The Prime Minister’s over five-hour exchange of views with the intelligence and military top brass on Pakistan’s most gnawing concern – how to restrain the genie of terrorism from rampaging the land at will – was a key link in the chain of his consultations to frame a national security policy that would earn the support of all concerned. Mian Nawaz Sharif paid a scheduled visit to the ISI headquarters on Thursday where, reportedly, the army rated ‘surgical operation’ as the only possible way to restore peace. The generals felt that it was opposition to military intervention by the political leadership that had given the militant and insurgent forces a free hand in Balochistan and KPK. Besides, there was need for a military campaign against foreign sponsors of these non-state actors. Whether Mian Nawaz felt convinced of the logic of militarily confronting the militants is not known. Some reports, though, suggest that he might be inclined to review his stand to find solution through talks because the Taliban have disillusioned him by their continued murderous strikes, knowing full well his preference for a peaceful way out. Nevertheless, he was emphatic that there could be no compromise on security and integrity of the state. His view that he intended to eliminate the scourge with the help of different government institutions acting in unison could not be questioned either. Our dilemma has so far been an unthinking spouting of half-baked ideas about the agenda of the terrorists, an absolute failure to comprehend the real nature of the phenomenon and unworkable ways to effectively deal with it. Confusion has been the hallmark of most of the politicians, whether in the corridors of power or not, and anaylists. Hopefully, PM’s interaction with different stakeholders, culminating in the all parties’ conference, would clear the air and a clear-cut, coherent policy that would spell the end of militancy is adopted.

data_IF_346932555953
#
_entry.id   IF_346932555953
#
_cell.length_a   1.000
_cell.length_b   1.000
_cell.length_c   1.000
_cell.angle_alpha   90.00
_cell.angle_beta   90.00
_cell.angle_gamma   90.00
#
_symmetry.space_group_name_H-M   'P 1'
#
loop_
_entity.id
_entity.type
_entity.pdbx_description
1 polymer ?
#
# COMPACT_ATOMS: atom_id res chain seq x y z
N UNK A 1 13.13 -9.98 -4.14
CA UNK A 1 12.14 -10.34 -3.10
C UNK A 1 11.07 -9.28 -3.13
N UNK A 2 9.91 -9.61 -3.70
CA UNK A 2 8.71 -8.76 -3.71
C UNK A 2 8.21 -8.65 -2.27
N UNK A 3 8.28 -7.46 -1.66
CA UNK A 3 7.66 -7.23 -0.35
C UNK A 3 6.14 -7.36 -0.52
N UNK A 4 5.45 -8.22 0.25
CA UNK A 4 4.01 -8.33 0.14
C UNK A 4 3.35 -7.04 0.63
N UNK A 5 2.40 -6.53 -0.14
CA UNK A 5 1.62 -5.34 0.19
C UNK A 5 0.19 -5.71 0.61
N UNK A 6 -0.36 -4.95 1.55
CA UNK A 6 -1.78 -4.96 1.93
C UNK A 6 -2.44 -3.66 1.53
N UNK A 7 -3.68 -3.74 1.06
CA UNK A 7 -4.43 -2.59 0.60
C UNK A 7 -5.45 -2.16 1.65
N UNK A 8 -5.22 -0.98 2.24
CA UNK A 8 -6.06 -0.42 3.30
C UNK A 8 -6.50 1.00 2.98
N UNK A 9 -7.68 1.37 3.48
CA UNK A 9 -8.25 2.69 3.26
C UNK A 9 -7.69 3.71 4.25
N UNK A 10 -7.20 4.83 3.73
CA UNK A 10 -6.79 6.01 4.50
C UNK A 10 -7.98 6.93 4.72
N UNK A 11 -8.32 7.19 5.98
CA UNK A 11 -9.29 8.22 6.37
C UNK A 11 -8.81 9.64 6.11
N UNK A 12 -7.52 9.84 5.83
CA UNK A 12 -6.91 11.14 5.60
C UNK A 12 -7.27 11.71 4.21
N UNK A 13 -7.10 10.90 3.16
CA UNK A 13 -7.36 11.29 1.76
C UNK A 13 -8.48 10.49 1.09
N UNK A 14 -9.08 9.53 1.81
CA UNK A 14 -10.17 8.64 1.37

Meanwhile, the 336-page document containing the findings of Abbottabad Commission keeps affording new insights into the culture of incompetence and inefficiency that prevails in official circles, both civilian setup and army establishment. Former ISI chief Ahmad Shuja Pasha conveniently alleges that no one, not even the defence minister bothers to study the country’s defence policy. This may be because defence ministers are often the least influential people in the structuring of such a policy, which is handed down from on high for unquestioning implementation. He may have been trying to point to reasons why recourse is usually had to a haphazard policy. The upshot is that we have to do serious thinking about how to set our house in order. The indications however, are that the government is not in favour of surgical operations. What success talks have had thus far, are in front of everyone to see.